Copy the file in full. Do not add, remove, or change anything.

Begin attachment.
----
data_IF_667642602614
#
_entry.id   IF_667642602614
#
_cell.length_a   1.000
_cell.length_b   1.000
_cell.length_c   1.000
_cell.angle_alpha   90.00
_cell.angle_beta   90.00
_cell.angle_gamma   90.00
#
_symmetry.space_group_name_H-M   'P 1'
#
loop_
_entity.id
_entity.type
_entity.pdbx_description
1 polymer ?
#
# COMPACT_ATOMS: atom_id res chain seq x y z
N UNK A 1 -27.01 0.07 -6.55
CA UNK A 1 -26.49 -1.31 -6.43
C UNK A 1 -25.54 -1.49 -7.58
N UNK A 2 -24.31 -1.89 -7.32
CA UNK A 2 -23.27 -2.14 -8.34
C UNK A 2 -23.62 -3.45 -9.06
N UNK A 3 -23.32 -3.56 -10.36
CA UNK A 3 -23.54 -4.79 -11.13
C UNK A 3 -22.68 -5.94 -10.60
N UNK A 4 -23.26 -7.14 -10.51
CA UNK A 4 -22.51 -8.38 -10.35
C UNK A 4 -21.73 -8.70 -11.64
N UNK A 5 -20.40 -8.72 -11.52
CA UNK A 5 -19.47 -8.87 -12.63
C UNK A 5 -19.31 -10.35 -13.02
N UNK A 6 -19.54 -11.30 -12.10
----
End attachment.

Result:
data_IF_667642602614
#
_entry.id   IF_667642602614
#
_cell.length_a   1.000
_cell.length_b   1.000
_cell.length_c   1.000
_cell.angle_alpha   90.00
_cell.angle_beta   90.00
_cell.angle_gamma   90.00
#
_symmetry.space_group_name_H-M   'P 1'
#
loop_
_entity.id
_entity.type
_entity.pdbx_description
1 polymer ?
#
# COMPACT_ATOMS: atom_id res chain seq x y z
N UNK A 1 -27.01 0.07 -6.55
CA UNK A 1 -26.49 -1.31 -6.43
C UNK A 1 -25.54 -1.49 -7.58
N UNK A 2 -24.31 -1.89 -7.32
CA UNK A 2 -23.27 -2.14 -8.34
C UNK A 2 -23.62 -3.45 -9.06
N UNK A 3 -23.32 -3.56 -10.36
CA UNK A 3 -23.54 -4.79 -11.13
C UNK A 3 -22.68 -5.94 -10.60
N UNK A 4 -23.26 -7.14 -10.51
CA UNK A 4 -22.51 -8.38 -10.35
C UNK A 4 -21.73 -8.70 -11.64
N UNK A 5 -20.40 -8.72 -11.52
CA UNK A 5 -19.47 -8.87 -12.63
C UNK A 5 -19.31 -10.35 -13.02
N UNK A 6 -19.54 -11.30 -12.10